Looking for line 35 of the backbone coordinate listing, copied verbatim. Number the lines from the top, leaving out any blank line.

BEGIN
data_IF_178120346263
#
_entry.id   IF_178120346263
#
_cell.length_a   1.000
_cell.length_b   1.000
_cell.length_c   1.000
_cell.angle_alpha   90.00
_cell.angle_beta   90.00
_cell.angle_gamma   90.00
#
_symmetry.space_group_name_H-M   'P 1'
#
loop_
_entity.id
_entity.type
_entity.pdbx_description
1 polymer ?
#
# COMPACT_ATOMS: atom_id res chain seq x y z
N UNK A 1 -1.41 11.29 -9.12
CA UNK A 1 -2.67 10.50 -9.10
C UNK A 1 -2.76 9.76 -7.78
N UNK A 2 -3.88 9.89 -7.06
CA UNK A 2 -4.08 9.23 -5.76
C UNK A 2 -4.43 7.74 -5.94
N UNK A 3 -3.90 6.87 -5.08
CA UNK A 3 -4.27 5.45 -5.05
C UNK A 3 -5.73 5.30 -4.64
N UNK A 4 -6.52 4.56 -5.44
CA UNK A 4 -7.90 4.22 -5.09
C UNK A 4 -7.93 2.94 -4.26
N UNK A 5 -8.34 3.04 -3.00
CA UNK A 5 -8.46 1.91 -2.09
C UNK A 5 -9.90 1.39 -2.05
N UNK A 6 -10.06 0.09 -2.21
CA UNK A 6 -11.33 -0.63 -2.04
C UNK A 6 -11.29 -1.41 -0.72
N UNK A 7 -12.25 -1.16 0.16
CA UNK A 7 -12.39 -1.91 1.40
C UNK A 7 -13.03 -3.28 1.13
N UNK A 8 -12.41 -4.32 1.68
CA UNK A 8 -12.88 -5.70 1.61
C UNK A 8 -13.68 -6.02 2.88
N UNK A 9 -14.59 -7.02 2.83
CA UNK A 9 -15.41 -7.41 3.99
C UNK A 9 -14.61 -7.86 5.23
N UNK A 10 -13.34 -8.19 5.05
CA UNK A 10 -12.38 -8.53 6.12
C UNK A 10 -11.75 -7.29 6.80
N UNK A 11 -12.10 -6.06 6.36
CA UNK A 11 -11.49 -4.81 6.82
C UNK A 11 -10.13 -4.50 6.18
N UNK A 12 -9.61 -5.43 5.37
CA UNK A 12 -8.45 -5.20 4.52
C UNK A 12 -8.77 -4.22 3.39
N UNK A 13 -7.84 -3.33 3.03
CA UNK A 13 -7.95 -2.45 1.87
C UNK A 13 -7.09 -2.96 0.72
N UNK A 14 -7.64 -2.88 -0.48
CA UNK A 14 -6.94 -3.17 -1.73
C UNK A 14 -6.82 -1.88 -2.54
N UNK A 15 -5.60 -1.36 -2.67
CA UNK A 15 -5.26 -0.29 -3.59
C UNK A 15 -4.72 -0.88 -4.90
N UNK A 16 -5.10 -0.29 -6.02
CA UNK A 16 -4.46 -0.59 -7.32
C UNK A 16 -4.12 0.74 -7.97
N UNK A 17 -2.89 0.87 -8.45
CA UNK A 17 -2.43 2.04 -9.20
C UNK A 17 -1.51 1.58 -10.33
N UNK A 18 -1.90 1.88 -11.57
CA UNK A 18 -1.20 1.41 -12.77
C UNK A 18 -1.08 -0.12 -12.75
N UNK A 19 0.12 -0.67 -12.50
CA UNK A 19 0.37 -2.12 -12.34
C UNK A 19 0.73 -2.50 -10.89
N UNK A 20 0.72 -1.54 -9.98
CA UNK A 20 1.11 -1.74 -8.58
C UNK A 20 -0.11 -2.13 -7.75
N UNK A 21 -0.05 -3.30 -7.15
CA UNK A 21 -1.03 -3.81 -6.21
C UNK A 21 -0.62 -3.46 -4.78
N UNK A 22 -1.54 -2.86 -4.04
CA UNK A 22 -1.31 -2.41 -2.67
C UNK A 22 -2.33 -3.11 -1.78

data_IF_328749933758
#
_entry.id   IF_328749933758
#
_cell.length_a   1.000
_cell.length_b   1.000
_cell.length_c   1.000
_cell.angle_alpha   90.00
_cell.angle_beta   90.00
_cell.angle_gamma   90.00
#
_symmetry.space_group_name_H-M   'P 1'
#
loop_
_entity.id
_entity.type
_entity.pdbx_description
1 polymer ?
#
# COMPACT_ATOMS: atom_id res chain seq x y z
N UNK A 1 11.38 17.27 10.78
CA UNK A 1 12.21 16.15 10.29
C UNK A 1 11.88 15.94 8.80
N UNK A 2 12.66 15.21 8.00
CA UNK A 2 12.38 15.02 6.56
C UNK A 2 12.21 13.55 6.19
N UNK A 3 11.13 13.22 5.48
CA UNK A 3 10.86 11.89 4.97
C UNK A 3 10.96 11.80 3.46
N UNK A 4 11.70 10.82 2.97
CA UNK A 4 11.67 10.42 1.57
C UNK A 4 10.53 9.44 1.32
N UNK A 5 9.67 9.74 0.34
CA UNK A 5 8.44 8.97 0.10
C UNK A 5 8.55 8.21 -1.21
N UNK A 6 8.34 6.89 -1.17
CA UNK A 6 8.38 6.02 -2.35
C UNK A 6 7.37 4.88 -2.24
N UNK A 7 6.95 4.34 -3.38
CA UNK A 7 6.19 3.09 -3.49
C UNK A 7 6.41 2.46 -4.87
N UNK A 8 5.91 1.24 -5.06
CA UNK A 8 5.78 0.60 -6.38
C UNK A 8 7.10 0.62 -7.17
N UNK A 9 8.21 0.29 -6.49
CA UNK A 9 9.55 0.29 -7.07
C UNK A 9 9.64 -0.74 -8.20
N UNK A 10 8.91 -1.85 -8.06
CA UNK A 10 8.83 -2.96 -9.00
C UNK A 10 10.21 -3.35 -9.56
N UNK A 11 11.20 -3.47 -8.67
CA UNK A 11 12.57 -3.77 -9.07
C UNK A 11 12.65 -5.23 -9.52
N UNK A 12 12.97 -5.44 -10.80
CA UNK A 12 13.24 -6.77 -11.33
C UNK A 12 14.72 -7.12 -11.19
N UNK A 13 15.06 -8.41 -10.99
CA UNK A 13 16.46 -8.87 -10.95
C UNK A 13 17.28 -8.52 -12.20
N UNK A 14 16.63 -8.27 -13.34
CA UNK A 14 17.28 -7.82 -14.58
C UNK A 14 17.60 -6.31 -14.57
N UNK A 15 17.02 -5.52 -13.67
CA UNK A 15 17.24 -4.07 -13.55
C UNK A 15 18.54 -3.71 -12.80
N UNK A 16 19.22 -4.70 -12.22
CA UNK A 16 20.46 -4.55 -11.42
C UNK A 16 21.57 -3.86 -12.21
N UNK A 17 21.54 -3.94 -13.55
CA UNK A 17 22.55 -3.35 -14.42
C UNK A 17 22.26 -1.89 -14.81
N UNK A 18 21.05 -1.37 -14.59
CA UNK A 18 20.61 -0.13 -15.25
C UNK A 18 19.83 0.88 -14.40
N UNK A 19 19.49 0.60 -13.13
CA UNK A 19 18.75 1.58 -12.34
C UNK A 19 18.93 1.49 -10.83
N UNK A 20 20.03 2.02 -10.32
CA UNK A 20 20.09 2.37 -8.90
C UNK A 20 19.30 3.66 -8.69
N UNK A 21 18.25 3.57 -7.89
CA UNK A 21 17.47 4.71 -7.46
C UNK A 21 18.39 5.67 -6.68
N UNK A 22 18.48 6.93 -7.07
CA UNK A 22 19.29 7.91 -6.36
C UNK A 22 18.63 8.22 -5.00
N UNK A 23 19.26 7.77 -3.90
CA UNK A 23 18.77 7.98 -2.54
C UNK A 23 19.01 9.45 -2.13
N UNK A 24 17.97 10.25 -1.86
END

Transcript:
C UNK A 5 -9.90 1.39 -2.05